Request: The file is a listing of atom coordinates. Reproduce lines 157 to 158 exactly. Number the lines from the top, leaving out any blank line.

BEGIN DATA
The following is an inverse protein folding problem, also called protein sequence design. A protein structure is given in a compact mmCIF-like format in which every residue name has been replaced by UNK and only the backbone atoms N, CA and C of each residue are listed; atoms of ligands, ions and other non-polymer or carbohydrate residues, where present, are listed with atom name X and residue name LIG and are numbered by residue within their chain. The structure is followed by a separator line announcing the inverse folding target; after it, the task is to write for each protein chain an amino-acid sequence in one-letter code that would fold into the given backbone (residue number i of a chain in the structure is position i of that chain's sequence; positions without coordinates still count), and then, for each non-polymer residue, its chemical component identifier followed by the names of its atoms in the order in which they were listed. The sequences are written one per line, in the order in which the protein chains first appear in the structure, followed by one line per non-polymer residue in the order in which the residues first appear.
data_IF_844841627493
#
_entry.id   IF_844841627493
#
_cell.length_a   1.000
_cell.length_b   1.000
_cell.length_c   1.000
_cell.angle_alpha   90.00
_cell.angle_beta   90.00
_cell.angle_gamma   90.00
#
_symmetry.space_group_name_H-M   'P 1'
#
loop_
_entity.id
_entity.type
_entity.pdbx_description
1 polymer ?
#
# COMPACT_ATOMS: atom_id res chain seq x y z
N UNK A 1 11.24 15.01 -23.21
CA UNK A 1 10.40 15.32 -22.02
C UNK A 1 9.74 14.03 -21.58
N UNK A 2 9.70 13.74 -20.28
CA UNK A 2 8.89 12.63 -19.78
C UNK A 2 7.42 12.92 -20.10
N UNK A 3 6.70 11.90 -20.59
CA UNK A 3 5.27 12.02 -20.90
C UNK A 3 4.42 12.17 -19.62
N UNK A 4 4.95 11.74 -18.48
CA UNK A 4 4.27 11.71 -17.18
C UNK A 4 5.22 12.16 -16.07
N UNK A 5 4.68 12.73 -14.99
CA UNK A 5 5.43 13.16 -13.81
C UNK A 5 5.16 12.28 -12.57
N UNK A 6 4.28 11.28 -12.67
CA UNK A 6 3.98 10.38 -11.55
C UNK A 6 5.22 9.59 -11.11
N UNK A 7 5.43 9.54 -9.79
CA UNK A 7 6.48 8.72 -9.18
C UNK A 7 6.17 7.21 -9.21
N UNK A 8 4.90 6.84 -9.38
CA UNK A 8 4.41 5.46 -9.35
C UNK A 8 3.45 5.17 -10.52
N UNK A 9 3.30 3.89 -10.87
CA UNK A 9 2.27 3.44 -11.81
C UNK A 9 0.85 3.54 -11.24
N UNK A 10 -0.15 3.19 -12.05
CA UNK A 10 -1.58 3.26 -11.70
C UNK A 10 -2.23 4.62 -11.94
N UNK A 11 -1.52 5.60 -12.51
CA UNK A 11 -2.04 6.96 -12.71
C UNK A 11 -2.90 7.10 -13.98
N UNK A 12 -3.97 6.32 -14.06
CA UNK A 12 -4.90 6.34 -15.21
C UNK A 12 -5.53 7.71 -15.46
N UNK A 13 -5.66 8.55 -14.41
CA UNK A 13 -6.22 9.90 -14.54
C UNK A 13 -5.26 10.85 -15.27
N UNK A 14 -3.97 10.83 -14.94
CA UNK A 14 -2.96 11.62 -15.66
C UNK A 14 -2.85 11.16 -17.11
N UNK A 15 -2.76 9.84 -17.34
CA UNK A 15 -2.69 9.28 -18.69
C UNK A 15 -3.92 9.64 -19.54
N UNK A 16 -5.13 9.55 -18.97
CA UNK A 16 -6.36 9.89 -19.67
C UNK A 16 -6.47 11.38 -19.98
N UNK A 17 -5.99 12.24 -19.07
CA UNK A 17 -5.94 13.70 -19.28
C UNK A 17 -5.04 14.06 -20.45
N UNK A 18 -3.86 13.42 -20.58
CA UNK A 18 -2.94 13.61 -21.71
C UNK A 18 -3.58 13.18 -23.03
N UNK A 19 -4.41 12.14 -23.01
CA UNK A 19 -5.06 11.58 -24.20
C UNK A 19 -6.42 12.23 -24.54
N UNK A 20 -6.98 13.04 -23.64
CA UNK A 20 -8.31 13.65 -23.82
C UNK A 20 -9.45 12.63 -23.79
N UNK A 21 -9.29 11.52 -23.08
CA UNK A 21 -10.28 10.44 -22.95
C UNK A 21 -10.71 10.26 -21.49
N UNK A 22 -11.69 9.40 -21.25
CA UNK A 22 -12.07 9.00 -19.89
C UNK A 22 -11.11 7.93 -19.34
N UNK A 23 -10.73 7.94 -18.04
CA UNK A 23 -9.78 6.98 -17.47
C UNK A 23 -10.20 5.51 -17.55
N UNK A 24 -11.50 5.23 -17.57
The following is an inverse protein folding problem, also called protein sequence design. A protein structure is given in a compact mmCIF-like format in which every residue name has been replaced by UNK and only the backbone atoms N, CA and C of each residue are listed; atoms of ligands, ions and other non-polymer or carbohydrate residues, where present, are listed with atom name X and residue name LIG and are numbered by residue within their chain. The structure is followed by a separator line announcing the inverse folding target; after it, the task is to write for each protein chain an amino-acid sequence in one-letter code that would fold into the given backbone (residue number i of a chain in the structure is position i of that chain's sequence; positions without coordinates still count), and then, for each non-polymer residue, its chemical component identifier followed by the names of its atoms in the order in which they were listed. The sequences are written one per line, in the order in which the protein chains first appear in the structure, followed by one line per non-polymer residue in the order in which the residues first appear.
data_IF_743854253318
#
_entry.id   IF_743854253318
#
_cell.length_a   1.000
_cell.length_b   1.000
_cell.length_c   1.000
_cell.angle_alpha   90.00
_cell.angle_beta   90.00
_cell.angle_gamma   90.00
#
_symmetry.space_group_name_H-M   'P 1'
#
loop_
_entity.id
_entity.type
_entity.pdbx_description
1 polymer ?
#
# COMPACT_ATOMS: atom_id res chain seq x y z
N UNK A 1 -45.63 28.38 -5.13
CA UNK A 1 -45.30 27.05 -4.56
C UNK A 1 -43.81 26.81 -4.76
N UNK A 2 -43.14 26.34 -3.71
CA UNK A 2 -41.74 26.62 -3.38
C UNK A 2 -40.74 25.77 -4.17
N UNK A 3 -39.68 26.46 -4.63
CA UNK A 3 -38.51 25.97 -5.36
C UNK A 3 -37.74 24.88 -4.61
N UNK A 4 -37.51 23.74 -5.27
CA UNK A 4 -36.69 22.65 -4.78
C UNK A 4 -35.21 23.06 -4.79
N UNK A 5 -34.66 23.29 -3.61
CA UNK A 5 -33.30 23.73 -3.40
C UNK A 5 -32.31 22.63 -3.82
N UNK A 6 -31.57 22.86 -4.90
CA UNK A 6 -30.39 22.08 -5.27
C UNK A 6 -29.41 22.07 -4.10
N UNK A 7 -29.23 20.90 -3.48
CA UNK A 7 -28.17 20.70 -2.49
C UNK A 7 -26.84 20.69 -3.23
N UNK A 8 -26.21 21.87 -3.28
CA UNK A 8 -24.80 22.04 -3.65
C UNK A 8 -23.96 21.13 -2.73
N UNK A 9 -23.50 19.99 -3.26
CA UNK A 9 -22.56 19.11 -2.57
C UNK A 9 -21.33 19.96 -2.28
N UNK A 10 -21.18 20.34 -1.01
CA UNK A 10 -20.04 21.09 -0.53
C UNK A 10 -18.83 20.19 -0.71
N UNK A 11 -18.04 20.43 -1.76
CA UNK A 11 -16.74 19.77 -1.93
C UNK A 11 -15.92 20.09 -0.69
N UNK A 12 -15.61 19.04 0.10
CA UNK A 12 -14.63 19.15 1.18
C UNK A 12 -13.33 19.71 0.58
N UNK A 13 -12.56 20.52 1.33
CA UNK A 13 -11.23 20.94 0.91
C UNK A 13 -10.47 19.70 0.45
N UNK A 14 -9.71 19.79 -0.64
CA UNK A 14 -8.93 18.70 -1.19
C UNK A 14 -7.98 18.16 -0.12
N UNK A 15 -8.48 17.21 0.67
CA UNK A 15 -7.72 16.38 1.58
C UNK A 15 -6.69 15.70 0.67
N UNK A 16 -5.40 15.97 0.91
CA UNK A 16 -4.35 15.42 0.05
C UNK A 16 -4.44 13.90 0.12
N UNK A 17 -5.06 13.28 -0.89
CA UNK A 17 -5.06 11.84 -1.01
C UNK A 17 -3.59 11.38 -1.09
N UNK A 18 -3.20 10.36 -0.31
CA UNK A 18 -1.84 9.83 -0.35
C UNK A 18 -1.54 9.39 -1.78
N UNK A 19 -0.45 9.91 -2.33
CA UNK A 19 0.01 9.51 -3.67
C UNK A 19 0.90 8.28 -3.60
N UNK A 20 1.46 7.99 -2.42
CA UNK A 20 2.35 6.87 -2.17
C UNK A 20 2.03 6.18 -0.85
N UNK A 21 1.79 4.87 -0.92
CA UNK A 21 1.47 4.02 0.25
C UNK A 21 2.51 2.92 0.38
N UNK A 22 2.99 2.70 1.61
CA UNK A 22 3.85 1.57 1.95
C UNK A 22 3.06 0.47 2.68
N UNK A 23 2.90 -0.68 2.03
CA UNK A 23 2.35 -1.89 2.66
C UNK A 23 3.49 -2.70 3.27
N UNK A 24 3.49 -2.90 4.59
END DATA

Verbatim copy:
C UNK A 15 -6.69 15.70 0.67
N UNK A 16 -5.40 15.97 0.91